With the U.K. acquisitions market fairly well "picked over," Wassall turned its attention to the New World in 1991. That year, it acquired DAP Inc., an Ohio-based manufacturer of caulks and sealants, for £50 million (US$90 million). DAP was an ideal takeover candidate for Wassall. With over 100 years in business, a leading market share, and the category's most widely recognized brand, it was unquestionably well-established. And despite two previous changes in ownership in less than ten years--during which time one might have expected the new parents to "clean house"--the company exhibited good potential for reorganization. Wassall wasted no time before grabbing its broom and dustpan, starting with a clean sweep of DAP's top layer of management. The new parent also shuttered four of DAP's nine plants, trimming 10 percent of the employee roster and 25 percent of its product line in the process. But in accordance with Wassall's philosophy, the restructuring was not just about cuts. The new parent re-emphasized product development and invested in state-of-the-art production equipment, for example. Within a year, Wassall had cut DAP's overhead by millions and boosted its profitability by over two-thirds.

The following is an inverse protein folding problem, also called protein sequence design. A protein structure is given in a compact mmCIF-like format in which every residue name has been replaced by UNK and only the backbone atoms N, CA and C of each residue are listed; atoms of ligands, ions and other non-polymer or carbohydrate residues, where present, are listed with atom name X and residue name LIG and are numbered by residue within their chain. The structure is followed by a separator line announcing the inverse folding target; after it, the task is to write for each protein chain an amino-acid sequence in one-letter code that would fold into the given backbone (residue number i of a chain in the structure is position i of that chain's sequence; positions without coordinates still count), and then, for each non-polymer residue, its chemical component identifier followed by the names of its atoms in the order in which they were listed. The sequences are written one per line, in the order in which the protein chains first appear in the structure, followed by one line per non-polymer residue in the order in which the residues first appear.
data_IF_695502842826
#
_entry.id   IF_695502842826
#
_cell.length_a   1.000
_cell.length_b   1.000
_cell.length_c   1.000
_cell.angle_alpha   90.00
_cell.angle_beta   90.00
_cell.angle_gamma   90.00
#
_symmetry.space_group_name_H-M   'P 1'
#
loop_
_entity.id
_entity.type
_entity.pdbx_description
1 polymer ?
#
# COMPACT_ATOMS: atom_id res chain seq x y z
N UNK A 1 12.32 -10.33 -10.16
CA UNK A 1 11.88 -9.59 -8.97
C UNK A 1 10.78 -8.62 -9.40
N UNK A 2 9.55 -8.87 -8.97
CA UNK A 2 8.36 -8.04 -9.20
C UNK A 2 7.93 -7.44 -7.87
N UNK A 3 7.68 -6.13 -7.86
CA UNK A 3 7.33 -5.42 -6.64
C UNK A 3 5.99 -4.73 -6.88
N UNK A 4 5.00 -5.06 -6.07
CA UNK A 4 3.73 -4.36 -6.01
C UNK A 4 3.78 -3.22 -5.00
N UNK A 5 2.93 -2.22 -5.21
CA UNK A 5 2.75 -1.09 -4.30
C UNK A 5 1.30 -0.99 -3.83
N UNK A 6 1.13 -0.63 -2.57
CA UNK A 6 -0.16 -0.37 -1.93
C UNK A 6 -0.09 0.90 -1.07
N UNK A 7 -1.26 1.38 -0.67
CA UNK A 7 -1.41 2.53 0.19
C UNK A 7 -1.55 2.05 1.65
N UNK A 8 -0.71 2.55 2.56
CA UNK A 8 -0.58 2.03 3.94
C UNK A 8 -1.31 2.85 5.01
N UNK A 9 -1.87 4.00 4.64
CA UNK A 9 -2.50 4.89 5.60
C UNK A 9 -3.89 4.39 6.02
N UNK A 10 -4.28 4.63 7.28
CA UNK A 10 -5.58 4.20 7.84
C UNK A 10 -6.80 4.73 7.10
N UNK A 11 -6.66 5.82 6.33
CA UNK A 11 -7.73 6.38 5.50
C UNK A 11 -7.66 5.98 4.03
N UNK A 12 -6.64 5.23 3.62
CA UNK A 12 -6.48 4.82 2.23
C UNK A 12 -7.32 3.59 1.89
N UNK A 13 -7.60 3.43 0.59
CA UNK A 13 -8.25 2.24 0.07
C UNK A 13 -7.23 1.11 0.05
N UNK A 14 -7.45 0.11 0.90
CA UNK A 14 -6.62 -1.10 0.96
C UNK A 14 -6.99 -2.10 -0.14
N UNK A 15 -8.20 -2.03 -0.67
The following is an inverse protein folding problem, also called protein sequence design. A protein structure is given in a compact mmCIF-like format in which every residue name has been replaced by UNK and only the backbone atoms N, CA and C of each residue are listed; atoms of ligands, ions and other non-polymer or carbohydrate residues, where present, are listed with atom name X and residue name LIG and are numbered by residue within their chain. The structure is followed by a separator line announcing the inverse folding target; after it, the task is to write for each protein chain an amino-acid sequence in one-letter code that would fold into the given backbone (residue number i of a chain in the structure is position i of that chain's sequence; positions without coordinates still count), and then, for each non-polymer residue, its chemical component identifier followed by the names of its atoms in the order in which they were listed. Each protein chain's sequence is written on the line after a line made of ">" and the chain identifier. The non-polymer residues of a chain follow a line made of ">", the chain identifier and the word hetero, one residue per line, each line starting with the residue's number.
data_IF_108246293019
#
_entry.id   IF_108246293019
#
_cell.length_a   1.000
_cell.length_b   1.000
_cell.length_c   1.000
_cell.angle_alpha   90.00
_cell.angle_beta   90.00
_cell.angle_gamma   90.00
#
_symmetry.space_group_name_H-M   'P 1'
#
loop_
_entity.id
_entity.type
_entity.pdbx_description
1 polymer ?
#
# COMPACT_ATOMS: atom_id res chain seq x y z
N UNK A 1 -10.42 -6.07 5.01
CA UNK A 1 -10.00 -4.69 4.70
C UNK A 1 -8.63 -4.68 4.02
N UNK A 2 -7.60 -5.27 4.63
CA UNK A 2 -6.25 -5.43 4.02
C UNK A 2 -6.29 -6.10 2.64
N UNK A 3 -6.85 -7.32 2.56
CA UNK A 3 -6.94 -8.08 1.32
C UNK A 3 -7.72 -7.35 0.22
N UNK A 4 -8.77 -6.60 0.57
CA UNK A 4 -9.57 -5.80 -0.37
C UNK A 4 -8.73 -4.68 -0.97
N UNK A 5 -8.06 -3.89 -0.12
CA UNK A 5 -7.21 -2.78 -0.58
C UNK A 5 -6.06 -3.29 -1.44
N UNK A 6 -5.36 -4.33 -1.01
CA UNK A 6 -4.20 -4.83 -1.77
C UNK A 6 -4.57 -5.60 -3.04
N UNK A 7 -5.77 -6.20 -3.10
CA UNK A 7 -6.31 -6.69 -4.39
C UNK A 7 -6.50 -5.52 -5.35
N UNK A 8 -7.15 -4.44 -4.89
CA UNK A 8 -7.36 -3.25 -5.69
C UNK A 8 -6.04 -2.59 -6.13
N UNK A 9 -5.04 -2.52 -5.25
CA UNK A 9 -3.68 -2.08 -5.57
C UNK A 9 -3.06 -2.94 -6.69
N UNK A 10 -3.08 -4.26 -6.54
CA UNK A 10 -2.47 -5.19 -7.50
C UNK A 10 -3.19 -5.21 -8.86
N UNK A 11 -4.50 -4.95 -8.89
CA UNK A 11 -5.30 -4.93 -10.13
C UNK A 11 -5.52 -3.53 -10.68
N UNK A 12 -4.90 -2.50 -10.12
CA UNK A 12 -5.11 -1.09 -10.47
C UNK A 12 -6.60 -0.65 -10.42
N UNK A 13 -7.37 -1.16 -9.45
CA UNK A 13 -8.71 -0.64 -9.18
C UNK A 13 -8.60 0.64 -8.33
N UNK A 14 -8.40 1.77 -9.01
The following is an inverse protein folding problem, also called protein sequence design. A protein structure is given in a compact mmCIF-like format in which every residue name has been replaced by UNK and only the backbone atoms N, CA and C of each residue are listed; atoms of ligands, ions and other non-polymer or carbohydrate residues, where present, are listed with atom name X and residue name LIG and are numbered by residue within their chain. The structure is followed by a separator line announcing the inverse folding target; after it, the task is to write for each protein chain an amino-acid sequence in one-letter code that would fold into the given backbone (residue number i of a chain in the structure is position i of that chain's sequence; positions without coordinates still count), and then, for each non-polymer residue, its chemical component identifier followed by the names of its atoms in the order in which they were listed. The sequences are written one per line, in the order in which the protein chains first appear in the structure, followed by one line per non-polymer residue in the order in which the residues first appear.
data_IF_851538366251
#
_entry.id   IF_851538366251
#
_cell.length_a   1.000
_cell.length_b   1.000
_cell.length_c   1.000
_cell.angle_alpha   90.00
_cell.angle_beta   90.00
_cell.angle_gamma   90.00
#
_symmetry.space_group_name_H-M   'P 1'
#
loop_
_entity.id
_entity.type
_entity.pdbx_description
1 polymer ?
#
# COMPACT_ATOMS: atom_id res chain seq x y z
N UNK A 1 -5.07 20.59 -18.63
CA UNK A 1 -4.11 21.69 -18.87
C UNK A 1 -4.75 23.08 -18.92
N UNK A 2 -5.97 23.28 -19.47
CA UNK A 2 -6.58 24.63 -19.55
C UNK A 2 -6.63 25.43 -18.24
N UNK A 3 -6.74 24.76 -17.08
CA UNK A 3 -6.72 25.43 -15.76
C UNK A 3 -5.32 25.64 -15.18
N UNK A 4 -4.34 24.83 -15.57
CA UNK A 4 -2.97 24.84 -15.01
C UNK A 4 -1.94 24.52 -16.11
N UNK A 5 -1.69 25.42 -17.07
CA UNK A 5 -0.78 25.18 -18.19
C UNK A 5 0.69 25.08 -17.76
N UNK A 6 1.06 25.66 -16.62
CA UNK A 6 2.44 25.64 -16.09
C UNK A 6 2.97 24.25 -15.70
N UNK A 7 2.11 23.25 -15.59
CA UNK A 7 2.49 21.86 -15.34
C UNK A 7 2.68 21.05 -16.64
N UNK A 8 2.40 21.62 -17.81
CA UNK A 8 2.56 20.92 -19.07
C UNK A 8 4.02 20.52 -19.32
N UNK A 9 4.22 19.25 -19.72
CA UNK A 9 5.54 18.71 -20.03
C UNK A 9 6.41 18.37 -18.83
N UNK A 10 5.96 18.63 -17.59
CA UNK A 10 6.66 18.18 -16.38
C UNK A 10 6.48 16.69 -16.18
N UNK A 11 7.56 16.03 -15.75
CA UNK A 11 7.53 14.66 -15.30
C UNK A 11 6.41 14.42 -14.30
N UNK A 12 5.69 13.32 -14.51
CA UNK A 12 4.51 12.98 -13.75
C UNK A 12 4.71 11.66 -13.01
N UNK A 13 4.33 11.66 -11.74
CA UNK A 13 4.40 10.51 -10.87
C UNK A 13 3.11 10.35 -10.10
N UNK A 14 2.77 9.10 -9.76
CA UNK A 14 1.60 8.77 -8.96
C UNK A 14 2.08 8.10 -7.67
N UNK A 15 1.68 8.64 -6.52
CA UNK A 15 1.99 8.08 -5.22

Apparently hoping to augment its global position in adhesives and sealants, Wassall mounted a hostile £94.3 million bid for Britain's Evode Holdings late in 1992. Offended at the implied and blatant criticism inherent in Wassall's offer--any acquisition brought by the company insinuated that Wassall's executives viewed the target as "undermanaged"--Evode's executives rebuffed the offer as "unwelcome and wholly inadequate." Evode was able to convince its shareholders to hold out until early 1993, when Laporte Industries Holding brought a much more attractive, £129.4 million offer.
Wassall's executives settled for "organic" growth in 1992 and 1993, during which time sales more than doubled from £130.1 million (1991) to £277.8 million (1993). The budding mini-conglomerate's pre-tax income grew even faster, from £7.6 million to £27.6 million, boosted by ongoing efficiency and productivity enhancements.